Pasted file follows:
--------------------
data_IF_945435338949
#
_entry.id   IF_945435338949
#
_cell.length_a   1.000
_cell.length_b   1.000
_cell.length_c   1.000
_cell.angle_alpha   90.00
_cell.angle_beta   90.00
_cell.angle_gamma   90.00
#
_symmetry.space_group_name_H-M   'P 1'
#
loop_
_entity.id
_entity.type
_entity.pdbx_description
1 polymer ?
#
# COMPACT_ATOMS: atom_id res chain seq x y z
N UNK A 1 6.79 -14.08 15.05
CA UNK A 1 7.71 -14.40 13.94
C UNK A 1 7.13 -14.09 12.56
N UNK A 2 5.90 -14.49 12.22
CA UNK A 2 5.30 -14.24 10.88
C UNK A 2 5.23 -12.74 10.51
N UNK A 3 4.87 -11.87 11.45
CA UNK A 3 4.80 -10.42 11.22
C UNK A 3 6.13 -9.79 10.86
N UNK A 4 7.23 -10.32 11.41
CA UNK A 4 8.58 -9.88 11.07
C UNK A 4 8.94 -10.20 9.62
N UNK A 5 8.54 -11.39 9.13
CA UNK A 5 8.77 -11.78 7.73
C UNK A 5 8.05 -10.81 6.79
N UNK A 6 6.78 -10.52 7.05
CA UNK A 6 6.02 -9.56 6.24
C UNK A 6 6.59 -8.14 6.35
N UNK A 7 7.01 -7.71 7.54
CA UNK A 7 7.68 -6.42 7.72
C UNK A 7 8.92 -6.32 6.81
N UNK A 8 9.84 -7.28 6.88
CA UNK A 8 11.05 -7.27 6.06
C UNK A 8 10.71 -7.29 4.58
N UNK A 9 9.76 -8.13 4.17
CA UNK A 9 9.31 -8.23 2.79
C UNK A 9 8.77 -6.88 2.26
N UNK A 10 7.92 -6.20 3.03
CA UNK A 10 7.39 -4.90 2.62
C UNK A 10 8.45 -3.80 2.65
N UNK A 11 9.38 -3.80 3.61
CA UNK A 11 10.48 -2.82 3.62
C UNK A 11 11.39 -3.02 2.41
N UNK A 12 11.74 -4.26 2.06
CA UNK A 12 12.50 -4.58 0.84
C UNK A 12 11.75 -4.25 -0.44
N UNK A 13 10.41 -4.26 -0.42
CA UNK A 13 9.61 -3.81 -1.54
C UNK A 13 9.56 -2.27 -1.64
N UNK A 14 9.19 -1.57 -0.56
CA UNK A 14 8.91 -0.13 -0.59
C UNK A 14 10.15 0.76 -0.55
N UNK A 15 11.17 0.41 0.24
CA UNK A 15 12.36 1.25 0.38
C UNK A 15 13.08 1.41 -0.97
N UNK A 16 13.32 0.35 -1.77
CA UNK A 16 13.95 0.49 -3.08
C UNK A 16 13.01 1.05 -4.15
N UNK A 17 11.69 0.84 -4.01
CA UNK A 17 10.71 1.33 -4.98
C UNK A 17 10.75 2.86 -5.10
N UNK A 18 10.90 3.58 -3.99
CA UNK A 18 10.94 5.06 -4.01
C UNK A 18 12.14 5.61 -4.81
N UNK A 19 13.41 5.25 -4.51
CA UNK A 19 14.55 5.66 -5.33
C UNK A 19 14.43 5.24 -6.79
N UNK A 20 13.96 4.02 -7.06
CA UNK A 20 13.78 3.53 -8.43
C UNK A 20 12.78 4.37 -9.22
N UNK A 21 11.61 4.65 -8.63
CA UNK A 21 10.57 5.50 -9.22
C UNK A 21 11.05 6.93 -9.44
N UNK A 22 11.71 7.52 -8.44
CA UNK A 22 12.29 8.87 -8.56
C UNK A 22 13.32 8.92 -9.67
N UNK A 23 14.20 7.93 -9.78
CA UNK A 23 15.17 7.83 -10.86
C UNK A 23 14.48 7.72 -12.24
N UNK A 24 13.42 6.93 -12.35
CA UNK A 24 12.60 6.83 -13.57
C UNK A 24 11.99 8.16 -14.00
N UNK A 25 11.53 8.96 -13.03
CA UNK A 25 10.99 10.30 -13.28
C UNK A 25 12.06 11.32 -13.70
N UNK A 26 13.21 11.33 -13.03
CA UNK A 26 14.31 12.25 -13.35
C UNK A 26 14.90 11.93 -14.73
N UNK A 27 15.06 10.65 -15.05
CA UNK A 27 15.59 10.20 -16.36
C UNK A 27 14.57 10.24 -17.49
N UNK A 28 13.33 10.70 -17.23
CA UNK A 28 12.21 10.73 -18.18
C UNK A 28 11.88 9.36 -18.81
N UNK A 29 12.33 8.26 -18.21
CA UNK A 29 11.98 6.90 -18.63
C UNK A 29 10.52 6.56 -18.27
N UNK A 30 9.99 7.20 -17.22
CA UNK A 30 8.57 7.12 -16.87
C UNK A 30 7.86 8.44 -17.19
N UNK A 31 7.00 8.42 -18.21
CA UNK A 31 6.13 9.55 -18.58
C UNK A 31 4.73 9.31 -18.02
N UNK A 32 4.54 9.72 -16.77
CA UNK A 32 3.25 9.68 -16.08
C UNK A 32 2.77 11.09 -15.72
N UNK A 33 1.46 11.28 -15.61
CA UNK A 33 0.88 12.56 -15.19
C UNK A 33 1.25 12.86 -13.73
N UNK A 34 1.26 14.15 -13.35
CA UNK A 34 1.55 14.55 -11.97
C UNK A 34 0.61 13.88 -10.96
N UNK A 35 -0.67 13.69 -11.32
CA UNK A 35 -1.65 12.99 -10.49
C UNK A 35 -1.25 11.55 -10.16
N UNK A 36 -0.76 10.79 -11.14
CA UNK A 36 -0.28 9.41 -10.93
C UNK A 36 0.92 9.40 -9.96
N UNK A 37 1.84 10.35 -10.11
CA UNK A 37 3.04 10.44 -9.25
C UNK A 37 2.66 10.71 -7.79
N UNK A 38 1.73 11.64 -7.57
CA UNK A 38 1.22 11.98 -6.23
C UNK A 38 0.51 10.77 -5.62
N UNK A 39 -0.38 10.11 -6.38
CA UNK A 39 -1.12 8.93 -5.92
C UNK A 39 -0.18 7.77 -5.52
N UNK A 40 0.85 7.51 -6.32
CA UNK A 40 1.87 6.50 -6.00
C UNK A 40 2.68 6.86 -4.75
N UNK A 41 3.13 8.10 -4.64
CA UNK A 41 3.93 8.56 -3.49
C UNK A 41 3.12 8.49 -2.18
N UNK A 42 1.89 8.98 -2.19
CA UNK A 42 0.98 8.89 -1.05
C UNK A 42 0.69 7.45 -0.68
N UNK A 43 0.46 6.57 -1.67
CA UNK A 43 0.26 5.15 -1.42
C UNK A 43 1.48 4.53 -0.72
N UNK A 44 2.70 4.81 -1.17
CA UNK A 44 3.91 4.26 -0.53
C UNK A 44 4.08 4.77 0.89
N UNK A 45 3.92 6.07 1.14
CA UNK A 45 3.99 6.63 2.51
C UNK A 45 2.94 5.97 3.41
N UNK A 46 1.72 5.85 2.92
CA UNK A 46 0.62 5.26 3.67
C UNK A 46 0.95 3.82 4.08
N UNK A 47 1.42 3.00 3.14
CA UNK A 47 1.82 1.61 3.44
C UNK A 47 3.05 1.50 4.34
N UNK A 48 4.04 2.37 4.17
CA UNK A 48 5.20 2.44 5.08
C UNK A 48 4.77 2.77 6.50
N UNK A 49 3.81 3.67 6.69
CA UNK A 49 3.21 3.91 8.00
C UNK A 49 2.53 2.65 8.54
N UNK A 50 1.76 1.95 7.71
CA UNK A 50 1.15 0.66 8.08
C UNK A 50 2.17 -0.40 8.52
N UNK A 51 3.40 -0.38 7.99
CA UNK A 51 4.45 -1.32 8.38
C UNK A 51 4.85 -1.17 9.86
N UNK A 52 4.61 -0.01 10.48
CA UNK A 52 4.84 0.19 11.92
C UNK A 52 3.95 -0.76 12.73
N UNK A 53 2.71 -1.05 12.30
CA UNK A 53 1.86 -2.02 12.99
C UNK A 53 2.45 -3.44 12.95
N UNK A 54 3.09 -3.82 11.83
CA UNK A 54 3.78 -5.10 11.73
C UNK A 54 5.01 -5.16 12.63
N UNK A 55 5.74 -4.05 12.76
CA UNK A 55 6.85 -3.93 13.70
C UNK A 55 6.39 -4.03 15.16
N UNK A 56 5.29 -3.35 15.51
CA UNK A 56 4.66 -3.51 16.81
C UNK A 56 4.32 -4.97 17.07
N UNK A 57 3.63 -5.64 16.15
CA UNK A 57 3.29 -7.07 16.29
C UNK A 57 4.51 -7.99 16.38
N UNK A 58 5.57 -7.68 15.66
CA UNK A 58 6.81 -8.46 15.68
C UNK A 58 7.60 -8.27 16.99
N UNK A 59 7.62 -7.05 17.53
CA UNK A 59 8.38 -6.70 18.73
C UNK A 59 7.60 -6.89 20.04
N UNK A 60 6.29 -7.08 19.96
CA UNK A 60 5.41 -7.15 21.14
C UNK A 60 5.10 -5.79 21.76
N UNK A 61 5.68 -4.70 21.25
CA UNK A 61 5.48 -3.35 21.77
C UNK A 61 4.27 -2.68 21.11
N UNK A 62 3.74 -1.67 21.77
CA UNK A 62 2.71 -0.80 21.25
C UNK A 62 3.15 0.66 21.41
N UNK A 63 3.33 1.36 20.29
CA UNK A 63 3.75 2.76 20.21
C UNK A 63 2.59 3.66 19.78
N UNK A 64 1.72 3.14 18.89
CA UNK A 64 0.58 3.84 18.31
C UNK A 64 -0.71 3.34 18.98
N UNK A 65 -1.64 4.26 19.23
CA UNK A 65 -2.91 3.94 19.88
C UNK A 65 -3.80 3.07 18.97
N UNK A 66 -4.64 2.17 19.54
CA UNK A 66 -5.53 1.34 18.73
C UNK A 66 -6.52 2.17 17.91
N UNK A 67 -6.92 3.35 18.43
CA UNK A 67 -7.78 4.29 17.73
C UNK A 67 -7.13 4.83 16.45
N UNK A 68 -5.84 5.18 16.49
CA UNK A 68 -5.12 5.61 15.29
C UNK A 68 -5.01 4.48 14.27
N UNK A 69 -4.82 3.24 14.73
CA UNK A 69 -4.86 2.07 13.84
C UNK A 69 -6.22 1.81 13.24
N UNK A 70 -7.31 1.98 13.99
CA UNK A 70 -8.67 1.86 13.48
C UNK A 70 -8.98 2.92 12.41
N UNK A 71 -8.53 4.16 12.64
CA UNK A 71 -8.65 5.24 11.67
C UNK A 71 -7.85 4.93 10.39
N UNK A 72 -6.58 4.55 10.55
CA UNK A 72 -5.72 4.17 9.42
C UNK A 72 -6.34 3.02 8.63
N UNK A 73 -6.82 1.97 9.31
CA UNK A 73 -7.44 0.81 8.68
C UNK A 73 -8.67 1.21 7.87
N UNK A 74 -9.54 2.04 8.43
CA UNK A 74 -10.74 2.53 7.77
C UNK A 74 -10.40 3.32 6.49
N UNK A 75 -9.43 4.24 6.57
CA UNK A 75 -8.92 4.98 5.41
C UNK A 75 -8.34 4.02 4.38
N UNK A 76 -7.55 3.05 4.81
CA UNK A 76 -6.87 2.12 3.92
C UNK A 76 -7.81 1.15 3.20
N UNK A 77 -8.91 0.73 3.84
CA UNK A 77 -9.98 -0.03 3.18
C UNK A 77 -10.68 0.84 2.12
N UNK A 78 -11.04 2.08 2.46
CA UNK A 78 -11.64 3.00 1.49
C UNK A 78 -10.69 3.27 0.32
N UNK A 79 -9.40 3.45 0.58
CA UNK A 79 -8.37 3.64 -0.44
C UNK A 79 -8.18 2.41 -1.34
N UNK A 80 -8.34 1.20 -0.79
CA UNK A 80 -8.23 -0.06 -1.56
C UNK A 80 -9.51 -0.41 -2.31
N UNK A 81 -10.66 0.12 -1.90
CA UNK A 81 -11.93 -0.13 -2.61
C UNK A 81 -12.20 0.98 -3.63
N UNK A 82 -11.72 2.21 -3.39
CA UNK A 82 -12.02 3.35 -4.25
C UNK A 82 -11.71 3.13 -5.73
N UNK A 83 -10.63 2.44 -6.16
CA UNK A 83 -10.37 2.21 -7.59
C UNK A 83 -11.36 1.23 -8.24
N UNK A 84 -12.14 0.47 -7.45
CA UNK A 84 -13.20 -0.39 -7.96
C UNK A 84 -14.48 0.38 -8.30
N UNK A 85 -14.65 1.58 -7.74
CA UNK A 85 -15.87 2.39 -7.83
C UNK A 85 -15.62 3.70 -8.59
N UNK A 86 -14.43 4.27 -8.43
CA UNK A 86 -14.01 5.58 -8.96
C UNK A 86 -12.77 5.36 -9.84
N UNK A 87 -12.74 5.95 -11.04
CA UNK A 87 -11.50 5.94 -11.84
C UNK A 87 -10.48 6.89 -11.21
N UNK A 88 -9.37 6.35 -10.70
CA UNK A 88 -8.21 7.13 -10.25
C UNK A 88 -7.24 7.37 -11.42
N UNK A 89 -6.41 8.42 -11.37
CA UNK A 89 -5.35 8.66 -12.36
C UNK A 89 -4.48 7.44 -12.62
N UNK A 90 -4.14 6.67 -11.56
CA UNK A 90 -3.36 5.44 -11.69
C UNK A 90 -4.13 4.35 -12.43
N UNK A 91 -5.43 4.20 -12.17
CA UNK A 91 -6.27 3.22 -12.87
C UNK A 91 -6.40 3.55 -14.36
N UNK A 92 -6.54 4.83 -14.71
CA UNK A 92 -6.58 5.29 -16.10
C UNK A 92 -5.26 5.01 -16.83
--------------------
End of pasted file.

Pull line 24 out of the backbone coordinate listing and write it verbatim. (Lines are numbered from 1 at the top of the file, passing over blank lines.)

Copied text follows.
N UNK A 2 5.90 -14.49 12.22